I was so impressed with the first two minutes of Mass Effect, the new sci-fi RPG for the Xbox 360, that I had to play through it twice and then show everyone at work. While it’s essentially nothing but an extended cutscene, it’s a beautiful, well-directed, well-paced and astonishingly atmospheric introduction to the game. If you have a friend who owns Mass Effect, make an effort to have them show you it. You get more out of it if you customise your avatar’s appearance, as well.
I finished Mass Effect a couple of hours ago – it took me a little over fifteen hours to complete, playing about an hour per day for two weeks, and while those fifteen hours obviously weren’t as good as the intro, I’m very pleased I bought the game. It’s not without its substantial flaw, but I respect the efforts the designers put into creating a wholly original fictional world, and populating it with interesting characters and technology. Writing a science fiction game is tricky – the players will be very familiar with the genre, so you have to avoid stereotypical SF tropes while also not completely confusing those who aren’t so familiar.
(As an aside, I read somewhere that the space opera brand of science fiction has become very unfashionable, hence the reason why it’s vanished from TV and films. I would disagree – it’s as popular as it ever was, it’s just migrated to videogames, where it rules the roost. Halo and Mass Effect serve to demonstrate its enduring popularity.)
Mass Effect’s gameplay is split up into quests. There’s the main quest, which I spent around half my time on, and unsurprisingly it had the more unique and fun gameplay compared to the dozens of side quests which are more or less independent of the main story. I did around a third of the side quests, maybe more, but I gave up after I realised that I simply wasn’t enjoying them. There was one quest in particular which put me off; it had an exciting backstory, and you had to clear up three bases full of robot soldiers. Sounded lots of fun.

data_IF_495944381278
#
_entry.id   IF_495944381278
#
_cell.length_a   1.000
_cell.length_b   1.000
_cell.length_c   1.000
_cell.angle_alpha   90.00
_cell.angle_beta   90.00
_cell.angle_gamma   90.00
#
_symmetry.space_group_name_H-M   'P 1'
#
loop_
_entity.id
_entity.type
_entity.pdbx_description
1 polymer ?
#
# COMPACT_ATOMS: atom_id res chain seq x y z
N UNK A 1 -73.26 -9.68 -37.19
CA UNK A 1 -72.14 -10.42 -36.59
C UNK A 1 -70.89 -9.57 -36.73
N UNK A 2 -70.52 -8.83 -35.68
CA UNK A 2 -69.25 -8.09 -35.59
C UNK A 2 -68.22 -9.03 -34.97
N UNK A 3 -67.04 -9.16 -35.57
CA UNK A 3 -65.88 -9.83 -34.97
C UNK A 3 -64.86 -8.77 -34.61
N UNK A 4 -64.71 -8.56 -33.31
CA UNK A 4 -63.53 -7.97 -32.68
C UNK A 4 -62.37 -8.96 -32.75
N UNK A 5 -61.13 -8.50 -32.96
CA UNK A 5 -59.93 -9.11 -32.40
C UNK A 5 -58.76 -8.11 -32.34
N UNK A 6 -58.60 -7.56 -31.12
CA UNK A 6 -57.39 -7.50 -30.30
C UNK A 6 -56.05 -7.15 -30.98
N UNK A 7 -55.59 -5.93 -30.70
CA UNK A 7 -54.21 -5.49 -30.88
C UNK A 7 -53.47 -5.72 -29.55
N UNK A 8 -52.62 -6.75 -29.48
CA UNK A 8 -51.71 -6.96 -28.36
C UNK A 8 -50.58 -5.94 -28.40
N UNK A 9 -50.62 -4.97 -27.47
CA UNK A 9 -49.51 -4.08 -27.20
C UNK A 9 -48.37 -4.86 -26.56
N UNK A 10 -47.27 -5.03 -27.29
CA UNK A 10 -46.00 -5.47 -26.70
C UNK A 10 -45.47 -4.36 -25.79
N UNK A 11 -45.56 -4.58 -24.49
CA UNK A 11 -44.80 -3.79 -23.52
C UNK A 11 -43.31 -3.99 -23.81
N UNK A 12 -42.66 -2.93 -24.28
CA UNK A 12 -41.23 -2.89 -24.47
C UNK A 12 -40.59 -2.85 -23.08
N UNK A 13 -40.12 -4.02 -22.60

I travelled over to the first base and killed the soldiers. It was fairly diverting, but nothing special. When I entered the second base, I thought, ‘How helpful that everyone’s standing in the same place as before’. In fact, the base was identical to the first one, except there were some more soldiers. I felt a bit disgusted by this, and of course the third base was exactly the same, but with some random barriers thrown in. Instead of making the quest more interesting, however, the barriers just made it more tedious. At this point I gave up on doing side quests because they were clearly designed just to consume time rather than actually be entertaining.
Compared to the rest of the game though, this is a minor complaint that can be easily fixed in the sequel. It’s far outweighed by the marvellous story, dialogue and pacing that make me very glad I bought an Xbox 360.